Letters from our readers -- Check out the readers who agreed with us, and those who didn't
Weekly Pen Pals
I agree strongly with everything Alan Light of Moline, Ill., wrote about your movie critic (April 13). By rating great movies such as Stella, Born on the Fourth of July, and Steel Magnolias poorly, he proved he has no emotions and no taste in entertainment. He seems to grade many movies totally opposite from critics such as Siskel and Ebert, as shown in your ”Critical Mass.” Any reviewer who can’t seem to relate to your readers, much less to well-known, popular critics, has no place in your fine magazine.
To Alan Light: I think the EW movie critic is very much in touch with the readership. I subscribe to read real movie reviews, not star homages and bland recommendations of surefire hits. I’m so tired of the same ”big-name” reviewers drooling over a mediocre movie just because there are stars in it, or because it is supposed to be a big hit.
Entertainment Weekly — don’t change a thing! I would hate to see the day I can’t tell an EW review from one by a movie critic on TV.
It’s good to hear from critics who actually have intelligent reasons for not liking something. I’m a bit sick of critics who are afraid to criticize. And since when has it been a crime not to like Hemingway? Your reader in San Francisco, S.D. Hart, should know it is not irresponsible to state one’s literary views. Not every literature professor and expert thinks that Hemingway is a god. I, for one, feel he is overrated. Isn’t criticism meant to be subjective? Anyway, enough of this diatribe. I like your magazine, keep up the good work.
”No woman on earth would want to read them at all.” From Gene Lyons’ review of Robert Ludlum’s The Bourne Ultimatum (March 9). I resent the above quoted statement and don’t understand why Mr. Lyons would make such a stupid comment. Wake up, Mr. Lyons, this is the 1990s! I’m a woman and I have read all of Robert Ludlum’s books. Most of today’s women do not limit their reading to Harlequin Romances. My reading tastes range from the smutty romances of Sidney Sheldon and Rosemary Rogers to the science fiction of Robert Heinlein and Isaac Asimov. I think this variety is typical of most women. Other than the ridiculous comment about women, Lyons’ review of The Bourne Ultimatum was on target.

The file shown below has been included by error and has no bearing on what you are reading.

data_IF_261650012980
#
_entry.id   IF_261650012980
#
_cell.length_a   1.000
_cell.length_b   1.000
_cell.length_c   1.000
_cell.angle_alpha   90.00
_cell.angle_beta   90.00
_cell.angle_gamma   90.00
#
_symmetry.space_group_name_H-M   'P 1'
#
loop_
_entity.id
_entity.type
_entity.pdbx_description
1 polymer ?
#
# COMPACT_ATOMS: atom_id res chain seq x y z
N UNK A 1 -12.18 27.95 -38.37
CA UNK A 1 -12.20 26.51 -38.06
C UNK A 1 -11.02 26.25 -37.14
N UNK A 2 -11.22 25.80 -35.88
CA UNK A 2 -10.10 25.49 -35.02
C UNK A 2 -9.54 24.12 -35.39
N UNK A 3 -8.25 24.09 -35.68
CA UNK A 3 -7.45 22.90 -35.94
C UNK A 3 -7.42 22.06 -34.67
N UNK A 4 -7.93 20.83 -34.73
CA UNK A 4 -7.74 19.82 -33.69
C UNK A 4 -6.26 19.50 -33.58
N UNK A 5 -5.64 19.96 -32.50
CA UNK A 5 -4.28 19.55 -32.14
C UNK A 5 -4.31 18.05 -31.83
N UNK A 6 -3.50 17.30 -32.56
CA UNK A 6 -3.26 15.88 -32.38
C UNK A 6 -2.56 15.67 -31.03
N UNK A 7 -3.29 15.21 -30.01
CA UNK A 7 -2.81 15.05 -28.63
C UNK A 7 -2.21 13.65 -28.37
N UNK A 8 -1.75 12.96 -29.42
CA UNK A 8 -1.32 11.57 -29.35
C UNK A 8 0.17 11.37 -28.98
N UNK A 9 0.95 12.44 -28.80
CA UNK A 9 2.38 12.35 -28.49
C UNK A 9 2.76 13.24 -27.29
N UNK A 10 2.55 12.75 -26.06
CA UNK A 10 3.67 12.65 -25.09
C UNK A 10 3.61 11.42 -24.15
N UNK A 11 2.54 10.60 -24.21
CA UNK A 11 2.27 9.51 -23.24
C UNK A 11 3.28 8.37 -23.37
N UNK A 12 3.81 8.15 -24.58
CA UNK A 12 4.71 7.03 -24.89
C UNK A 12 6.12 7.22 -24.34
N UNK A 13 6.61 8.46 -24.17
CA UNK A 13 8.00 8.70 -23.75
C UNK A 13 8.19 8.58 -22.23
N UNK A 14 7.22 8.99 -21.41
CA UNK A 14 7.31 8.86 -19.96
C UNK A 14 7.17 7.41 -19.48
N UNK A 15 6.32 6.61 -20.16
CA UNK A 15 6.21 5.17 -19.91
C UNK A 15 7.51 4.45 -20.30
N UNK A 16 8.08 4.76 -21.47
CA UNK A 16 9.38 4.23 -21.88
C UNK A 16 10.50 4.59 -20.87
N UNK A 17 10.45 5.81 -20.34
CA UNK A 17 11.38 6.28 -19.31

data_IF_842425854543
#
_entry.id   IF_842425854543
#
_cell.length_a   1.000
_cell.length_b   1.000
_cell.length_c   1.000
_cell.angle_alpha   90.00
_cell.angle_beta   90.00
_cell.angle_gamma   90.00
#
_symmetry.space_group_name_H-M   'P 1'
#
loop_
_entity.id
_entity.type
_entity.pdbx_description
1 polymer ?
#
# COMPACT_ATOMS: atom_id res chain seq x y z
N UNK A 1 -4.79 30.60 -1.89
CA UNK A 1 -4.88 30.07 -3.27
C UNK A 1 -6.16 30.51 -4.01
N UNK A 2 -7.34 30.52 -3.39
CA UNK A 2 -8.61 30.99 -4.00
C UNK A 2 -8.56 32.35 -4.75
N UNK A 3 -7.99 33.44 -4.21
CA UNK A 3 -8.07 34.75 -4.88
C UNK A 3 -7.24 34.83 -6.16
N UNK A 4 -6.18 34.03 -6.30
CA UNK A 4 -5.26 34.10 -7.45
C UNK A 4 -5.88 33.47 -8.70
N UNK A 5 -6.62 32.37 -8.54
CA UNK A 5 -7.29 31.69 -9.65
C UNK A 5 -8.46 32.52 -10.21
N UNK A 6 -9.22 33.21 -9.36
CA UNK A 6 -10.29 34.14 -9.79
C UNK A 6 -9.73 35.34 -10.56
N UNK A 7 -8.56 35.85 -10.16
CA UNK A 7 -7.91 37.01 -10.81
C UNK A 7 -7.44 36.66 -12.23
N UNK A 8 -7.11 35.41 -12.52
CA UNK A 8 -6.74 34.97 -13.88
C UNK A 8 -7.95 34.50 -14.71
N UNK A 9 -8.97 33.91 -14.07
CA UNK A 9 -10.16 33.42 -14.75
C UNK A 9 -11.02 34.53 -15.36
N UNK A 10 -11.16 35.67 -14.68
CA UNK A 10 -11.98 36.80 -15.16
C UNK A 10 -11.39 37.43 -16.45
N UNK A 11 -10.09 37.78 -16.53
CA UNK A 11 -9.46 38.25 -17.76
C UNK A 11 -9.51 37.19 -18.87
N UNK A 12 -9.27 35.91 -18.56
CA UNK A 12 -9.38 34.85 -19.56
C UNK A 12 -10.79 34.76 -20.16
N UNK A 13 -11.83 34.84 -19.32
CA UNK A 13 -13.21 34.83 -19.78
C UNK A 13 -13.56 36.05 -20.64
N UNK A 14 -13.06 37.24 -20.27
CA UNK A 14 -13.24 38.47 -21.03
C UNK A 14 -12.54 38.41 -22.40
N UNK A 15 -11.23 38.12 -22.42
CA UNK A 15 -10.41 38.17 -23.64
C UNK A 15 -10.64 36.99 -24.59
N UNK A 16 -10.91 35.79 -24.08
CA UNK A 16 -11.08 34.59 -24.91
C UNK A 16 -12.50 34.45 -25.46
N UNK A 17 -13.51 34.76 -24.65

East Pittsburgh, Pa.
Mr. Lyons, you are wrong!!! I have read ALL of Robert Ludlum’s books. And I have several women friends who are also avid readers of his novels. So, Mr. Lyons, an F to you on this one.
Barbara L. Scafferi
This quote merely reveals what an ass this pompous Gene Lyons really is. For this idiot’s information, I buy Ludlum as soon as his work appears in the bookstores. I also work with a woman who shares my passion for this man’s unsurpassed grasp of the spy genre. To paraphrase an old chesnut: ”Those who can, do; those who can’t become critics.”